Life Sketch of Mary Hopkins Walker

Written by her daughter Sarah L. Walker Hughes in 1919.

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Mary Hopkins Walker

Mary Hopkins was born September 20th, 1815 at Upton Lincolnshire, England. She married George Walker the 27th of March 1836, and was a noble, energetic wife. Her husband’s father and mother joined the Church and father was much in favor, in fact, believed, but did not join until mother was ready.

My grandfather Walker was very anxious for them to join, but mother was a strong believer in the Church of England and it was almost impossible to convert her. Grandfather would say to her, “Now Mary, You will sure join this Church, I know you will,” but mother would always answer, “I will never join.”

At this time mother had a sore hand. It became so painful that she walked the floor day and night. Grandfather would come and talk to her and man times wanted to administer to her, but mother would not listen.

Grandfather was patient and hopeful, and continued his visits. One night, as usual, he came. The pain in mother’s hand was so intense, she felt unable to stand it. Grandfather again asked if he could administer to her. Mother replied, “If you think that it will do any god, come and do it.”

Grandfather said, “Mary, I knew you would see, you will yet be a member of this Church.” He administered to her and her hand was healed. This was a testimony to mother.

In 1849, along with father and two children, she was baptized and confirmed a member of this church. Three children died and were buried in England. Father, mother, and three children came to America in 1850.

Mother said goodbye to her father and mother, brother, sisters, and friends, never to see them again. Her mother kissed her and said, “Mary this is goodbye for ever.” But Mary said, “Oh no, mother dear, I will come back.”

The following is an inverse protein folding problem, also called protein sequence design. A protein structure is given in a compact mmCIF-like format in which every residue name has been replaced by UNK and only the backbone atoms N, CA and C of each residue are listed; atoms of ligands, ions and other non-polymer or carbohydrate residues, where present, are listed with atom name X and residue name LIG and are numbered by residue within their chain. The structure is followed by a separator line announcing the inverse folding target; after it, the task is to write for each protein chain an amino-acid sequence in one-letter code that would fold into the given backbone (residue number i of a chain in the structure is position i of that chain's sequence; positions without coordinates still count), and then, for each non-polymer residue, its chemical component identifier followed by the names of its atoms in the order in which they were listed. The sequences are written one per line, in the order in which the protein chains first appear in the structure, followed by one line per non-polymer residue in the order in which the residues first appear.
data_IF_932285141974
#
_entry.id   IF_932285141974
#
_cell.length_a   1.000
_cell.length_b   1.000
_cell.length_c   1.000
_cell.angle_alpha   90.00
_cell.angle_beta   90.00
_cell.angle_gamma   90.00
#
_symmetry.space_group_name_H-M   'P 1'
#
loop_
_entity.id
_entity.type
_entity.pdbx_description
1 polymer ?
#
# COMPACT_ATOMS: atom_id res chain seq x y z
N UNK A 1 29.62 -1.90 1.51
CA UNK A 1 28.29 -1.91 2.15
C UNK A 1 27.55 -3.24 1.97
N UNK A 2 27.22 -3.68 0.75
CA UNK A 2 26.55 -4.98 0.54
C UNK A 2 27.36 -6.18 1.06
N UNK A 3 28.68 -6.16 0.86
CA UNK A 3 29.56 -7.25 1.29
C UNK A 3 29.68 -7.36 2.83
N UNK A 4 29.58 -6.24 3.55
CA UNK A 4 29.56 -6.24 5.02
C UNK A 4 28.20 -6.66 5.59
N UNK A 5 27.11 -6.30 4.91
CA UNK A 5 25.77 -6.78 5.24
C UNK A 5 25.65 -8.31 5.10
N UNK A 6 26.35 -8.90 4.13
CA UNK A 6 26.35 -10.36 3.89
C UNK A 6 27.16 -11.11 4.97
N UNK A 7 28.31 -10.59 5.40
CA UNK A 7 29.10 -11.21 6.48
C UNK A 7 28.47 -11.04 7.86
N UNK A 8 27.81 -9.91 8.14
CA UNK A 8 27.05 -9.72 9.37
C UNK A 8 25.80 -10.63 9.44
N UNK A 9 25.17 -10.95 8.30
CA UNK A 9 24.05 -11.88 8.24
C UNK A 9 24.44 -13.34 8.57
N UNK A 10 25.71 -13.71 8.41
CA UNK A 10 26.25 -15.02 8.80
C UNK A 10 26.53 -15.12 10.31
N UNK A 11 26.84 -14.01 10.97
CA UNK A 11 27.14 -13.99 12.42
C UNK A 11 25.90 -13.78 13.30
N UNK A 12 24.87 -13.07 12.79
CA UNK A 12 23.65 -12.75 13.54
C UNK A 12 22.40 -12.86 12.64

She did not now of the trials and hardships that were before her that would make it impossible for her to return to her loved ones.

The first year in America, they lived in Missouri. They had no friends and very poor accommodations. Shortly after they moved to Missouri, their oldest son, thirteen years old, did, being beautiful, kind and gentle. Mother grieved so over his death that he came to her in a dream and said, “Mother, don’t grieve for me, you grieve God when you grieve for me. I am alright and happy.” This was a great comfort to her who had made such a sacrifice for this church.

The were joined at Missouri by my grandfather and grandmother Walker, but soon after, grandfather died. In this great sorrow of loosing grandfather and their son they drew closer to my grandmother, and were more determined to go to the Valley of the Great Salt Lake.

They started the next spring, May 3rd, 1852, in the Townsend and Walker Company, with ten wagons in the train. Grandmother Walker failed to reach the valley; she fell sick on the hot plains and died about the lat of July 1852 along the Platte River. They wrapped her in a blanket, and buried her by the roadside.

In Utah, my father and mother first settled in Cottonwood, where their daughter Elizabeth was born July 12th, 1853. From Cottonwood, they moved to Salt Lake and built a house that stands today on 3rd south between 2nd and 3rd East Street. Two children were born in this house, my brother John and myself.

From Salt Lake City they moved to Mendon in 1864 where they helped develop the country as farmers. Mother was active in religious duties. On October 7th, 1868, she was sustained as second counselor in the Relief Society, where she worked faithfully until May 28th, 1886. She was released on account of old age.

Mother was not only active in religious duties, but she did a great working caring for and relieving the sick.

She, with Bishop Hughes, in faith and hard work saved the lives of many people in the pioneer days of Mendon when Doctors and graduate nurses were not known.

Mother was a dutiful wife and a very kind and affectionate mother. She was a widow for fifteen years.

She was a remarkable woman. At the age on 91, she was able to help keep house, enjoyed reading until eleven o’clock at night and could walk many blocks daily to visit her children.

After one week of sickness, she died on June 20th, 1905.

Sarah Hughes Walker